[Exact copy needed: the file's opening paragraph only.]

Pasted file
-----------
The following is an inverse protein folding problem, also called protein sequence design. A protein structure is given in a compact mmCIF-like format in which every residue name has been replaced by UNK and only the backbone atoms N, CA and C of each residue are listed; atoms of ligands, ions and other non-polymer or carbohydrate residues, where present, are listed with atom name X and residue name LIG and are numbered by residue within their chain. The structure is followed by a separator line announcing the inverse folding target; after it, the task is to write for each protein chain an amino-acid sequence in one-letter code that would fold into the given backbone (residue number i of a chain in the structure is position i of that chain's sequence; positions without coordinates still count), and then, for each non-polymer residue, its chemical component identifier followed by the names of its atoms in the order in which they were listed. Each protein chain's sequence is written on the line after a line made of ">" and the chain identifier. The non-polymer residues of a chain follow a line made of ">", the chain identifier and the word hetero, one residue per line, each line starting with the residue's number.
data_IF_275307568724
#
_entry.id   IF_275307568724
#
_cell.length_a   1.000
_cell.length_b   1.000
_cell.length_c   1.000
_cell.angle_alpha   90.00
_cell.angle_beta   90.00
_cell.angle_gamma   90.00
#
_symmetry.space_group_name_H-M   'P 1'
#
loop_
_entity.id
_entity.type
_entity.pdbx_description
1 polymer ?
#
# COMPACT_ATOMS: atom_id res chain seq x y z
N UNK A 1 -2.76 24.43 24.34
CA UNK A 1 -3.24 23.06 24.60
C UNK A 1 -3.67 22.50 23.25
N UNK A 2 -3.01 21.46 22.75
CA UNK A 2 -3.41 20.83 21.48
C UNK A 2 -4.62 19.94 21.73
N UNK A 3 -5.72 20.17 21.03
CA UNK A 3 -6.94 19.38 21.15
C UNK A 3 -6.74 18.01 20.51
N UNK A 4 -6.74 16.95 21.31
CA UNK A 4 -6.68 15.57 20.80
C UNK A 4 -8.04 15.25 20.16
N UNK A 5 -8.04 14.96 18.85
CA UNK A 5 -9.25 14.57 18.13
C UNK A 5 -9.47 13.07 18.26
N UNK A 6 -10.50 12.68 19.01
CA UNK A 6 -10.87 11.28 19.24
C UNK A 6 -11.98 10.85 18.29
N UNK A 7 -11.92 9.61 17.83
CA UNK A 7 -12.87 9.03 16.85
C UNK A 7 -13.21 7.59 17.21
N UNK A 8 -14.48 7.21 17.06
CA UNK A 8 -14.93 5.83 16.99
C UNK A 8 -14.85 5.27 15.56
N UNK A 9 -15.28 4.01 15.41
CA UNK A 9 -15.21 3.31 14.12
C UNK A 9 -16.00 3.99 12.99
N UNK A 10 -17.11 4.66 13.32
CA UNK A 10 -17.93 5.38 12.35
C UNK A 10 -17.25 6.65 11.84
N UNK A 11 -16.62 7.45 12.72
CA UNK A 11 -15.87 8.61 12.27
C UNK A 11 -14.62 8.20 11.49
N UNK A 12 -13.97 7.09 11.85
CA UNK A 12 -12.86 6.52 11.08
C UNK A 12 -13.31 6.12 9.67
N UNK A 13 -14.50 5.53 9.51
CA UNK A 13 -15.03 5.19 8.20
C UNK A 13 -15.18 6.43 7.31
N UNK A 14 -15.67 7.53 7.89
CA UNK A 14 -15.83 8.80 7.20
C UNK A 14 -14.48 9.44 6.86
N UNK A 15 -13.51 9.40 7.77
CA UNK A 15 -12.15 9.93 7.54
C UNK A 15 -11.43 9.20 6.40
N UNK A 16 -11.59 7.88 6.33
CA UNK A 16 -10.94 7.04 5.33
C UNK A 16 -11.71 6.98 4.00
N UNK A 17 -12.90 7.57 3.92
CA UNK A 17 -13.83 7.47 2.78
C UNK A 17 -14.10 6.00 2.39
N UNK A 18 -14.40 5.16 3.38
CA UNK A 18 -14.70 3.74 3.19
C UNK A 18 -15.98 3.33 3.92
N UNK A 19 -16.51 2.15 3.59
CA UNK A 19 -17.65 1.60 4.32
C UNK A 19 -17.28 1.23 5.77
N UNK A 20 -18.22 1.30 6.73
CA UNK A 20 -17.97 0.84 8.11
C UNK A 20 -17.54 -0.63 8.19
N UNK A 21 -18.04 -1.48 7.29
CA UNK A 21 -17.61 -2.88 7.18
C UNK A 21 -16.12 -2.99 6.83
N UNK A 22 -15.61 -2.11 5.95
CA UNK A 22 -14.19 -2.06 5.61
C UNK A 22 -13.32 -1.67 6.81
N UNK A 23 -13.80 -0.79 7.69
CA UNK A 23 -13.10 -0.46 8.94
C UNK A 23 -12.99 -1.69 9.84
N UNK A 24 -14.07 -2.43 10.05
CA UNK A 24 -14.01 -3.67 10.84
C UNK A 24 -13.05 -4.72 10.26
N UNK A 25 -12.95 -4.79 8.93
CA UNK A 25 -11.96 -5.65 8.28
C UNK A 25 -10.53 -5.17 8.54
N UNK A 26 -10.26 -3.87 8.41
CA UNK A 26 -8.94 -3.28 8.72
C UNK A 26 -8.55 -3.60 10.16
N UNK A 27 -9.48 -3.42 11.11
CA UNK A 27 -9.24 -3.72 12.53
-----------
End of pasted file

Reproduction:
The following is an inverse protein folding problem, also called protein sequence design. A protein structure is given in a compact mmCIF-like format in which every residue name has been replaced by UNK and only the backbone atoms N, CA and C of each residue are listed; atoms of ligands, ions and other non-polymer or carbohydrate residues, where present, are listed with atom name X and residue name LIG and are numbered by residue within their chain. The structure is followed by a separator line announcing the inverse folding target; after it, the task is to write for each protein chain an amino-acid sequence in one-letter code that would fold into the given backbone (residue number i of a chain in the structure is position i of that chain's sequence; positions without coordinates still count), and then, for each non-polymer residue, its chemical component identifier followed by the names of its atoms in the order in which they were listed. Each protein chain's sequence is written on the line after a line made of ">" and the chain identifier. The non-polymer residues of a chain follow a line made of ">", the chain identifier and the word hetero, one residue per line, each line starting with the residue's number.